By Eric J. Juneau

It's a cloudy night, no stars to see, no bright yellow moon I can look up to. Just kind of a bluish-gray shroud hangs over my head, like a giant cotton sheet covering the sleeping inner city. From this old apartment building's roof I can see the silhouettes of the city towers with little specks of yellow and white dotted on them, for the late-night workers. The ones who had nice wives and beautiful children to support, the ones who had a pension plan, a mortgage, in-laws. The ones who could play piano, swim in the ocean, go to church, and be in the arms of someone who loved them.

I am crouched on the ledge of the roof, watching the world. Watching everything. Thinking about what I've done, what I've done to deserve this. My jacket does little to protect me against the icy wind chill, but it doesn't matter. I can't even feel it now. I rest my elbow on my knee and the dagger I hold is presented in front of my face. It's a double-edged blade with an easy-grip handle, perfect for stabbing. The reddened blade is still dripping thick crimson ooze. It falls on the brick ledge, making little puddles.

I could see all the people I had hurt in that drop of blood. I could see their faces, mouths gaping wide, screaming with pain. Their mouths were open so wide it looked like their jaws had detached. All throughout my life all I've ever done was hurt people. Some deserved it, some didn't, some were just there and I didn't mean to hurt them, but it just ended up that way. That's what happens in life, it hurts you. Sometimes it's for a purpose, sometimes it isn't. But it hurts. I had to make that hurting stop.

"Sir, would you please come down from there?"

Great, company. Not what I need.

"Come on, whatever it is, it's not worth this."

"Go away," I whispered, never even turning my head.

"What's your name?"

I left him answerless. No one ever gave me an answer, why should I give him one.

"Well, look, I just want you to do me a favor and get off the ledge."

I needed to be alone right now. I didn't need this random idiot from the street up here with me. Just go away, it's too late. There is nothing more for me to do. I couldn't hear him anymore, all I could pick out was snippets of dialogue that permeated the shell I was in.

I know right now he's looking at my back turned to him. He sees me looking down at the street, holding onto something. He's probably telling me everything will be all right if I get down from here.

It won't.

I can hear him approach me and put his hand on my shoulder. I quickly shrug it off like it was something disgusting. As he steps back he sees the dripping dagger in my hand, but he doesn't know how it got that way. He holds his hands up like he doesn't want any trouble.

"Hey, man, I don't know what you did, but it doesn't need to end like this."

The clouds continue to roll on, starting to clear away, revealing a starry sky. This is the end of my world, and this guy doesn't seem to want to accept that. He doesn't realize what I've done. He doesn't understand I'm capable of such things. He's about to find out how wrong he is.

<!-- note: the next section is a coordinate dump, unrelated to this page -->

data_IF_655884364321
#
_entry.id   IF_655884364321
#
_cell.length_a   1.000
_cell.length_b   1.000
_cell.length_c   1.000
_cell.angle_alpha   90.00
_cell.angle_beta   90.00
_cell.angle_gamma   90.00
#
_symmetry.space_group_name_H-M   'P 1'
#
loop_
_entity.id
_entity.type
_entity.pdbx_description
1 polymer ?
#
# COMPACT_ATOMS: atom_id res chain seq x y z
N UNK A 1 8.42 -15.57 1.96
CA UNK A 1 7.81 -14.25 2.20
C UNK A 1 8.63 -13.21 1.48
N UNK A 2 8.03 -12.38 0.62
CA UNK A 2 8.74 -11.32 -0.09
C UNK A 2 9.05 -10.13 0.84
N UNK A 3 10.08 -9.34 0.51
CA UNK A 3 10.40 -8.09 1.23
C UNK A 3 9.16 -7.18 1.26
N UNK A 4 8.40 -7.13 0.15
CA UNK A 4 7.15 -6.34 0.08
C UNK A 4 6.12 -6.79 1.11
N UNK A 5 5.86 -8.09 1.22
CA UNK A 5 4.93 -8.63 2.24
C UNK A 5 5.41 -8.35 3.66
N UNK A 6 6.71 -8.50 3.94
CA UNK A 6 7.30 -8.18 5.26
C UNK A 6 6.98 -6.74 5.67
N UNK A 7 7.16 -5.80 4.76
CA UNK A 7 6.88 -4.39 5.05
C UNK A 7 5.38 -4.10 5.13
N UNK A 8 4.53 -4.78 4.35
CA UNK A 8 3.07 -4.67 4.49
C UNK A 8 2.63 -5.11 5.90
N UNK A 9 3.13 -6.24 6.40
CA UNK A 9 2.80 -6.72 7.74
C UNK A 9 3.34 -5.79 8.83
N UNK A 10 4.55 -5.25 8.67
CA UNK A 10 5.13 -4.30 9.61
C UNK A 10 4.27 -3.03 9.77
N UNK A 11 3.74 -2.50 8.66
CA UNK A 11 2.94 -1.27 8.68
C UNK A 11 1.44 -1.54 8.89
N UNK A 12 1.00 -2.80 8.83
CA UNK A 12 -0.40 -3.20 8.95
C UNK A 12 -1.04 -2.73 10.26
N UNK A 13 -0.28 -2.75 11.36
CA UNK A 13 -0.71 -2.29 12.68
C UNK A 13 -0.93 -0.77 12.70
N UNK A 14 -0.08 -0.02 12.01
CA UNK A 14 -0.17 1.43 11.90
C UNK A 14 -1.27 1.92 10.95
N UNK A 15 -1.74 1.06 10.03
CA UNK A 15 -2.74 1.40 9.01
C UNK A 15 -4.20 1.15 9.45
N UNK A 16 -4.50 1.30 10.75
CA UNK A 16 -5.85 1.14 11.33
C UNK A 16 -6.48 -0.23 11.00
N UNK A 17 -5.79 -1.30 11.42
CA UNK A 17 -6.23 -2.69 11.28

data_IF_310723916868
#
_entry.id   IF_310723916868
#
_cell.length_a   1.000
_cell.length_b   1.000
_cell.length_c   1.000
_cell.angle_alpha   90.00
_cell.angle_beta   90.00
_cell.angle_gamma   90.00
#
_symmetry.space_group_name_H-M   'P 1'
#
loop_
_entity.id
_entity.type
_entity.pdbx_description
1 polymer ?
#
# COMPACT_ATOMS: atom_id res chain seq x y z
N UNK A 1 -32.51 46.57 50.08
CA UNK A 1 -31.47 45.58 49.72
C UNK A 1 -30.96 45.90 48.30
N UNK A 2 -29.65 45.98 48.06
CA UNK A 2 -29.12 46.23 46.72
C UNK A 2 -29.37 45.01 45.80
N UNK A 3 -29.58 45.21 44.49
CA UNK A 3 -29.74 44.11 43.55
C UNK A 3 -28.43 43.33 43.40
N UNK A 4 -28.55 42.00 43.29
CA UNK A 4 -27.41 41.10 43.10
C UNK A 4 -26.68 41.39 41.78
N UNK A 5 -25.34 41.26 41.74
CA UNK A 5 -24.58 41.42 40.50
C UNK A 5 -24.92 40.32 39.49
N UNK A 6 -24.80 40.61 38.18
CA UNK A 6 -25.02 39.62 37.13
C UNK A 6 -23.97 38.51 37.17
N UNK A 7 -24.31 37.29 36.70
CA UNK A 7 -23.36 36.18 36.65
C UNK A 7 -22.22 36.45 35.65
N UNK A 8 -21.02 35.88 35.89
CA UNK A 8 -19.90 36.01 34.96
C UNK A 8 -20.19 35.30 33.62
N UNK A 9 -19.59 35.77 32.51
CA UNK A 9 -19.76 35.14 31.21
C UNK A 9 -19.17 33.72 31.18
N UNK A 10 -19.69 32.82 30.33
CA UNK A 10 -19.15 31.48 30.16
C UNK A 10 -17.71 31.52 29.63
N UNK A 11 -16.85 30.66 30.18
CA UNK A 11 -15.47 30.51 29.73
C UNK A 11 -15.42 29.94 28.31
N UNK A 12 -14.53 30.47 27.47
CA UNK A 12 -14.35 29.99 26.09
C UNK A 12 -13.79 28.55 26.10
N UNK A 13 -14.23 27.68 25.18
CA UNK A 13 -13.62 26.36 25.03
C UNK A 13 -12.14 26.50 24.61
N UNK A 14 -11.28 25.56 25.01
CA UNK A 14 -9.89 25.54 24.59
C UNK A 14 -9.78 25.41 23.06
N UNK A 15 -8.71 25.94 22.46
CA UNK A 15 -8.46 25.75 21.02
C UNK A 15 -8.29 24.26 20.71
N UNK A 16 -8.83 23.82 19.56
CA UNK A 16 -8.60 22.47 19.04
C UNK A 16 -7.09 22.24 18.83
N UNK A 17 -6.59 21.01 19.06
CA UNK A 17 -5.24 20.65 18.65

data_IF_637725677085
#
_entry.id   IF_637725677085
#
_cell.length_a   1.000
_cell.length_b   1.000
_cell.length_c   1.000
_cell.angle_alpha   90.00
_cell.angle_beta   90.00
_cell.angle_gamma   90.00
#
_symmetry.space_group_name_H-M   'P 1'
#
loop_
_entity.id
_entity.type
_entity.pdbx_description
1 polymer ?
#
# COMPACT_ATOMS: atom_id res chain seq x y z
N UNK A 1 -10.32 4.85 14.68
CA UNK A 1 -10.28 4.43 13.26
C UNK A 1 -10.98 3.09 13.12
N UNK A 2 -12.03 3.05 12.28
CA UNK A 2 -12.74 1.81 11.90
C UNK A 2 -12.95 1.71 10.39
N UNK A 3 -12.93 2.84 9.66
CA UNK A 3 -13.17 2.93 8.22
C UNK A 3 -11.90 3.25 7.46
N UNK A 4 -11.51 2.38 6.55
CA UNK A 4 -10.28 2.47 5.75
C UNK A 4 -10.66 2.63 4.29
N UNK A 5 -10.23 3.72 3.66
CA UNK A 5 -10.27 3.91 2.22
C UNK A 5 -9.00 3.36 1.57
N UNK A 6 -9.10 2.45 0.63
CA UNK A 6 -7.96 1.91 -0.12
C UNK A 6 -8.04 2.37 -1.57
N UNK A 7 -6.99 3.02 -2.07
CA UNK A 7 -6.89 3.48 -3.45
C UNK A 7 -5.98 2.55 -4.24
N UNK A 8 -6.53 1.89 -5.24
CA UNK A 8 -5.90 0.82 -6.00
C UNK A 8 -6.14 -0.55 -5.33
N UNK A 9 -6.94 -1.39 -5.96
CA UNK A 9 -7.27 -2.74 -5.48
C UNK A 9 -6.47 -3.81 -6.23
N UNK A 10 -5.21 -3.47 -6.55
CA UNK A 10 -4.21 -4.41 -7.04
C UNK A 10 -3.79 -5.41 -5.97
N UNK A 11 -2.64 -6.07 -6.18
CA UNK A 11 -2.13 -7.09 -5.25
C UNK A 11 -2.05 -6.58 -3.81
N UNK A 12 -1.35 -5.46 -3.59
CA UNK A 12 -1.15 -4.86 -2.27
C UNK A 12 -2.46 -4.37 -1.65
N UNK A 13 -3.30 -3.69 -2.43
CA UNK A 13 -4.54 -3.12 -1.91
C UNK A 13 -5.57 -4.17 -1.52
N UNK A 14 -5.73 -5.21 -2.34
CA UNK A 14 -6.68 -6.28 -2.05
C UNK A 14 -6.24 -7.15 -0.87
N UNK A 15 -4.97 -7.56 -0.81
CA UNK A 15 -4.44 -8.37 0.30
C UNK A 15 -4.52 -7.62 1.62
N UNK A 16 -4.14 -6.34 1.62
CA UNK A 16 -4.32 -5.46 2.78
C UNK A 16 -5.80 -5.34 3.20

Because now the police are here.

They pull up in their shining white and blue police cars, the red and blue lights scream out the wail of justice coming to the rescue, to save the people from the horrid evil that lurks in dark alleys, crack houses, and apartment building roofs.

"Hey, man, just put down the knife and get down. It doesn't have to be this way."

Of course it has to be this way. If I had a choice about it, you think I would be up here? Destiny exists. There's no two ways about it. Maybe some have the ability to control it, take hold of it, shape it to what they want, some don't. I don't. Mine is like a car spiraling out of control. A long, downward spiral.

There's a line in a some song that I always liked - "This thorn in my side is from the tree I planted." I don't know why I thought of that just now. It seemed appropriate.

And now the police have made it up to the roof. They are yelling at me, coaxing me down from here. But I'm not listening anymore. The pain has dulled my senses too much at this point that they have just closed down. They're acting like this is the end of the world. It's not. Just mine.

And now I can see the gaping maw of pit-fire hell open up, pieces and shards of the concrete street far below collapse and fall into the chasm. Police vehicles sitting under the hollow inferno drop down into the nothingness like little die-cast cars off into a recessing sewage drainpipe. I knew I would see this just before. It was just an illusion and I had full awareness of that, but I was still seeing it.

"Please, man, just put down the knife and get down off there? Please? This ain't the way to go."

"Son, please, listen to him."

"Please, just get off the ledge. You don't want to do this."

"Come down off the ledge."

I put down my bleeding dagger, and turn my body to see my 'saviors'. They gasp at me when they see the tear in my shirt in the middle of my chest, gushing blood through the rip in my flesh I had made with the knife, a wound that, by now, should have killed me from loss of blood, lung damage, heart failure, and internal bleeding. The good samaritan looks at me, and I give him a quick smile, a reassuring smirk, letting him know there was nothing he could have done. Then I turn back to the cold crevice below me, void as a dead man's gaze. I silently step off the edge of the roof.

The police lunge at me. Only the bystander stays still, attention still glued to me in disbelief. He'll probably blame himself for not trying to catch me. I can't think about that.

And I see the faces of those I hurt again, and those who hurt me. Those who drove me to this. The darkening void rushes up to greet me, embrace me, consume me.

Then I feel nothing. Everything goes fuzzy, then swirls around and fades to black.